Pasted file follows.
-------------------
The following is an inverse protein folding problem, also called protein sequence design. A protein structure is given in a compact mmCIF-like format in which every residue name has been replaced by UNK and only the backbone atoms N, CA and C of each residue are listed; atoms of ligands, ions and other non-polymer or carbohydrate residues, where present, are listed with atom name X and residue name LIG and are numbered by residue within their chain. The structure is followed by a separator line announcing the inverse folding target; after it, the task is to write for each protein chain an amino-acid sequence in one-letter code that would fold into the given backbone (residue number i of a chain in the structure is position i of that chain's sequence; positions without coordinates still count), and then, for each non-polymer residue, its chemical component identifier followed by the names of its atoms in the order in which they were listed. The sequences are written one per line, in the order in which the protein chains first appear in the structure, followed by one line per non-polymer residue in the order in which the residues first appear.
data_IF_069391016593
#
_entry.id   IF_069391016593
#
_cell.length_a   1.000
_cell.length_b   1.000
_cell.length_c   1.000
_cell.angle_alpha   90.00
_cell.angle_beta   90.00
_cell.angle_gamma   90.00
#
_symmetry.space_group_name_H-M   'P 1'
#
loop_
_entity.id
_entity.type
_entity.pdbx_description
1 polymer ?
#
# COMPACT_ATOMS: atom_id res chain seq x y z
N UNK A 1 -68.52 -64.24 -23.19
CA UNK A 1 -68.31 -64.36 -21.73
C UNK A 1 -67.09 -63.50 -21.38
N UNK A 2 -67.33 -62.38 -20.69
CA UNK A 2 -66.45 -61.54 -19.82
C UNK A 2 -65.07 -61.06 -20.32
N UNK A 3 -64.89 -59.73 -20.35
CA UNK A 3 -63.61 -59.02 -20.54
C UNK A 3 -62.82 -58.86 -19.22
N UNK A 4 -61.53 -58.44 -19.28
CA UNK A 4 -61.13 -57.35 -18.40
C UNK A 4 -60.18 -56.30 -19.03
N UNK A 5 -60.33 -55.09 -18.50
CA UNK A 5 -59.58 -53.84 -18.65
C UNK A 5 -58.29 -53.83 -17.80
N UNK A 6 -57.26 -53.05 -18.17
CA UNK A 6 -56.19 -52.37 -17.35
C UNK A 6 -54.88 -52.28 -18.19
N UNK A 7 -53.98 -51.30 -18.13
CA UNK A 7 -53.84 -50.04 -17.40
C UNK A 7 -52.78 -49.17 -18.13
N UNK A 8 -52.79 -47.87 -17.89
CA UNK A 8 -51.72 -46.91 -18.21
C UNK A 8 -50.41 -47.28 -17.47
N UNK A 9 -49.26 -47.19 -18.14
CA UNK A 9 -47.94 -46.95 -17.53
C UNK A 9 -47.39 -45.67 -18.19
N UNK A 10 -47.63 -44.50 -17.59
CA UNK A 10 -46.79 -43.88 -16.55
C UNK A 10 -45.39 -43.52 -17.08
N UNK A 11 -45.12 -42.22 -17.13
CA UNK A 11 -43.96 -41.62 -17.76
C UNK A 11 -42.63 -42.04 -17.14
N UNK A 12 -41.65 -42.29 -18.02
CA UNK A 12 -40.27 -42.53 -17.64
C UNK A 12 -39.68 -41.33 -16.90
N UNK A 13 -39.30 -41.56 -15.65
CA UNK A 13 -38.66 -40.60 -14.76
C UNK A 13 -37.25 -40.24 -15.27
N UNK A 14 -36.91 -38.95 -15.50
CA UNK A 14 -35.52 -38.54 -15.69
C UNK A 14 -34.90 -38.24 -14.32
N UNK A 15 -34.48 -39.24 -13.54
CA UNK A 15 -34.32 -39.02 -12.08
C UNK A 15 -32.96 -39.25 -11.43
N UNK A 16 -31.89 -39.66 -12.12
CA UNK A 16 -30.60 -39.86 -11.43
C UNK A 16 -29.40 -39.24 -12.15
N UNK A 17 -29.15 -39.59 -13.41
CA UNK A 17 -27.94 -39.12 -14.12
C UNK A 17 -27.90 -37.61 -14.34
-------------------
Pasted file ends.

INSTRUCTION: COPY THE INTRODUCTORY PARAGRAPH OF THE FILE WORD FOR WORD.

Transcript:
The following is an inverse protein folding problem, also called protein sequence design. A protein structure is given in a compact mmCIF-like format in which every residue name has been replaced by UNK and only the backbone atoms N, CA and C of each residue are listed; atoms of ligands, ions and other non-polymer or carbohydrate residues, where present, are listed with atom name X and residue name LIG and are numbered by residue within their chain. The structure is followed by a separator line announcing the inverse folding target; after it, the task is to write for each protein chain an amino-acid sequence in one-letter code that would fold into the given backbone (residue number i of a chain in the structure is position i of that chain's sequence; positions without coordinates still count), and then, for each non-polymer residue, its chemical component identifier followed by the names of its atoms in the order in which they were listed. The sequences are written one per line, in the order in which the protein chains first appear in the structure, followed by one line per non-polymer residue in the order in which the residues first appear.